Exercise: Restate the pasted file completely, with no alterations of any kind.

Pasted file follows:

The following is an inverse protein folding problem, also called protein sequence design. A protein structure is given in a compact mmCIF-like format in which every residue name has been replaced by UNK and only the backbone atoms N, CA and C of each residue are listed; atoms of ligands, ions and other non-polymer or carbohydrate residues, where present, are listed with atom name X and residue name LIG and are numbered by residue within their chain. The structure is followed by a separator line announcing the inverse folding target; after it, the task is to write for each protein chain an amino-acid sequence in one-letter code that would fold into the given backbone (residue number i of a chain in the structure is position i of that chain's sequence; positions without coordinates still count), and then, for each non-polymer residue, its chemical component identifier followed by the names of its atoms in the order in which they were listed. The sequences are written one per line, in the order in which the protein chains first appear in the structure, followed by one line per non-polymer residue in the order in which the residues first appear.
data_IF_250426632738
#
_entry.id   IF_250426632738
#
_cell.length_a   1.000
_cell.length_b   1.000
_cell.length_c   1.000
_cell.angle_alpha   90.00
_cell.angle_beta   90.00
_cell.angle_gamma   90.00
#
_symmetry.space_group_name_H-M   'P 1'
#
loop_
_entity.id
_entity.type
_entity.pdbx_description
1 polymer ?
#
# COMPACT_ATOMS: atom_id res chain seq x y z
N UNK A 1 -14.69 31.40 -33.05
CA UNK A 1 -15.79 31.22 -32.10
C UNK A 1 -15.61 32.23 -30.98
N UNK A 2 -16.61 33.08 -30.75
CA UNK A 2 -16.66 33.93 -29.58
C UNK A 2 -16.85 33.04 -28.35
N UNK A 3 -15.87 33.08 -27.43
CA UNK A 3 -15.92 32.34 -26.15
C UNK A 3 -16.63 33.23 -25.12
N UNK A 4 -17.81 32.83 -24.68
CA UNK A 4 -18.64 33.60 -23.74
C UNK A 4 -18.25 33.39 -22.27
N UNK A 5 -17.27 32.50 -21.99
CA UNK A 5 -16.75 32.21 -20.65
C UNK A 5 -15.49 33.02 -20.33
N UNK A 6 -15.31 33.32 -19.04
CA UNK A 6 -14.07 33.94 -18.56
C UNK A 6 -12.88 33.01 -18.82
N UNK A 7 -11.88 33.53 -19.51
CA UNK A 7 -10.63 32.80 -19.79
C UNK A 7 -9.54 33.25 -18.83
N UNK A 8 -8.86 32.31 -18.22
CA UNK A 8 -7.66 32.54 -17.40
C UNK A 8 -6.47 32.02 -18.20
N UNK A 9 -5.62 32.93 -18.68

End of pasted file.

The following is an inverse protein folding problem, also called protein sequence design. A protein structure is given in a compact mmCIF-like format in which every residue name has been replaced by UNK and only the backbone atoms N, CA and C of each residue are listed; atoms of ligands, ions and other non-polymer or carbohydrate residues, where present, are listed with atom name X and residue name LIG and are numbered by residue within their chain. The structure is followed by a separator line announcing the inverse folding target; after it, the task is to write for each protein chain an amino-acid sequence in one-letter code that would fold into the given backbone (residue number i of a chain in the structure is position i of that chain's sequence; positions without coordinates still count), and then, for each non-polymer residue, its chemical component identifier followed by the names of its atoms in the order in which they were listed. The sequences are written one per line, in the order in which the protein chains first appear in the structure, followed by one line per non-polymer residue in the order in which the residues first appear.
data_IF_250426632738
#
_entry.id   IF_250426632738
#
_cell.length_a   1.000
_cell.length_b   1.000
_cell.length_c   1.000
_cell.angle_alpha   90.00
_cell.angle_beta   90.00
_cell.angle_gamma   90.00
#
_symmetry.space_group_name_H-M   'P 1'
#
loop_
_entity.id
_entity.type
_entity.pdbx_description
1 polymer ?
#
# COMPACT_ATOMS: atom_id res chain seq x y z
N UNK A 1 -14.69 31.40 -33.05
CA UNK A 1 -15.79 31.22 -32.10
C UNK A 1 -15.61 32.23 -30.98
N UNK A 2 -16.61 33.08 -30.75
CA UNK A 2 -16.66 33.93 -29.58
C UNK A 2 -16.85 33.04 -28.35
N UNK A 3 -15.87 33.08 -27.43
CA UNK A 3 -15.92 32.34 -26.15
C UNK A 3 -16.63 33.23 -25.12
N UNK A 4 -17.81 32.83 -24.68
CA UNK A 4 -18.64 33.60 -23.74
C UNK A 4 -18.25 33.39 -22.27
N UNK A 5 -17.27 32.50 -21.99
CA UNK A 5 -16.75 32.21 -20.65
C UNK A 5 -15.49 33.02 -20.33
N UNK A 6 -15.31 33.32 -19.04
CA UNK A 6 -14.07 33.94 -18.56
C UNK A 6 -12.88 33.01 -18.82
N UNK A 7 -11.88 33.53 -19.51
CA UNK A 7 -10.63 32.80 -19.79
C UNK A 7 -9.54 33.25 -18.83
N UNK A 8 -8.86 32.31 -18.22
CA UNK A 8 -7.66 32.54 -17.40
C UNK A 8 -6.47 32.02 -18.20
N UNK A 9 -5.62 32.93 -18.68